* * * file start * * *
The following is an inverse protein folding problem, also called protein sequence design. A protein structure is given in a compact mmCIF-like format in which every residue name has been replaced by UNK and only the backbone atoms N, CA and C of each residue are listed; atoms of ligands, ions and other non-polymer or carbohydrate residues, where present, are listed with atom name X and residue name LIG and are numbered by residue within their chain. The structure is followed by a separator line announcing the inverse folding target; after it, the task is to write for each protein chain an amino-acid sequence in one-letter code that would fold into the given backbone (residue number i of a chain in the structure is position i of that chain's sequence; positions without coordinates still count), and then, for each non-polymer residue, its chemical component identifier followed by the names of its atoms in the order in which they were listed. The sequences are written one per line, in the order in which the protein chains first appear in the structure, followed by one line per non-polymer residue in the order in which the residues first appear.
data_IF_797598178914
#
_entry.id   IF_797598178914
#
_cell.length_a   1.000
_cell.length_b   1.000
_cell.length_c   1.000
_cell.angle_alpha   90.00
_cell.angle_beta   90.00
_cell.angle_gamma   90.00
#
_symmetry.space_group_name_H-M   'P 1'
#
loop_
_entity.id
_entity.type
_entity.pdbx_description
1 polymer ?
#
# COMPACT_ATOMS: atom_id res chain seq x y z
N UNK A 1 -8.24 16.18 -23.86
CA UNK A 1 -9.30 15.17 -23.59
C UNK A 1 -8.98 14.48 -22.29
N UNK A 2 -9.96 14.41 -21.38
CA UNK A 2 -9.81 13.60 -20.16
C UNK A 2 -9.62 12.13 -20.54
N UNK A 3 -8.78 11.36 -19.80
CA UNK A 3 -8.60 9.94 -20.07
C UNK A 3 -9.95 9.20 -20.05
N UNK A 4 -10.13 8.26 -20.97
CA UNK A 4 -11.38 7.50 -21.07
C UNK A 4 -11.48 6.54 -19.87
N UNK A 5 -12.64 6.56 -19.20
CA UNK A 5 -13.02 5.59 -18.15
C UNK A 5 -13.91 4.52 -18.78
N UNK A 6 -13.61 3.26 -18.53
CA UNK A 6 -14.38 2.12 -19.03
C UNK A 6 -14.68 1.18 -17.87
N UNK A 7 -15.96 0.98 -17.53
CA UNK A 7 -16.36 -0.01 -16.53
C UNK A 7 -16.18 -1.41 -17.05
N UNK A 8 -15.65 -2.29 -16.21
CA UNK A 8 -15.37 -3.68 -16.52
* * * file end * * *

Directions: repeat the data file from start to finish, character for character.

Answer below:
The following is an inverse protein folding problem, also called protein sequence design. A protein structure is given in a compact mmCIF-like format in which every residue name has been replaced by UNK and only the backbone atoms N, CA and C of each residue are listed; atoms of ligands, ions and other non-polymer or carbohydrate residues, where present, are listed with atom name X and residue name LIG and are numbered by residue within their chain. The structure is followed by a separator line announcing the inverse folding target; after it, the task is to write for each protein chain an amino-acid sequence in one-letter code that would fold into the given backbone (residue number i of a chain in the structure is position i of that chain's sequence; positions without coordinates still count), and then, for each non-polymer residue, its chemical component identifier followed by the names of its atoms in the order in which they were listed. The sequences are written one per line, in the order in which the protein chains first appear in the structure, followed by one line per non-polymer residue in the order in which the residues first appear.
data_IF_797598178914
#
_entry.id   IF_797598178914
#
_cell.length_a   1.000
_cell.length_b   1.000
_cell.length_c   1.000
_cell.angle_alpha   90.00
_cell.angle_beta   90.00
_cell.angle_gamma   90.00
#
_symmetry.space_group_name_H-M   'P 1'
#
loop_
_entity.id
_entity.type
_entity.pdbx_description
1 polymer ?
#
# COMPACT_ATOMS: atom_id res chain seq x y z
N UNK A 1 -8.24 16.18 -23.86
CA UNK A 1 -9.30 15.17 -23.59
C UNK A 1 -8.98 14.48 -22.29
N UNK A 2 -9.96 14.41 -21.38
CA UNK A 2 -9.81 13.60 -20.16
C UNK A 2 -9.62 12.13 -20.54
N UNK A 3 -8.78 11.36 -19.80
CA UNK A 3 -8.60 9.94 -20.07
C UNK A 3 -9.95 9.20 -20.05
N UNK A 4 -10.13 8.26 -20.97
CA UNK A 4 -11.38 7.50 -21.07
C UNK A 4 -11.48 6.54 -19.87
N UNK A 5 -12.64 6.56 -19.20
CA UNK A 5 -13.02 5.59 -18.15
C UNK A 5 -13.91 4.52 -18.78
N UNK A 6 -13.61 3.26 -18.53
CA UNK A 6 -14.38 2.12 -19.03
C UNK A 6 -14.68 1.18 -17.87
N UNK A 7 -15.96 0.98 -17.53
CA UNK A 7 -16.36 -0.01 -16.53
C UNK A 7 -16.18 -1.41 -17.05
N UNK A 8 -15.65 -2.29 -16.21
CA UNK A 8 -15.37 -3.68 -16.52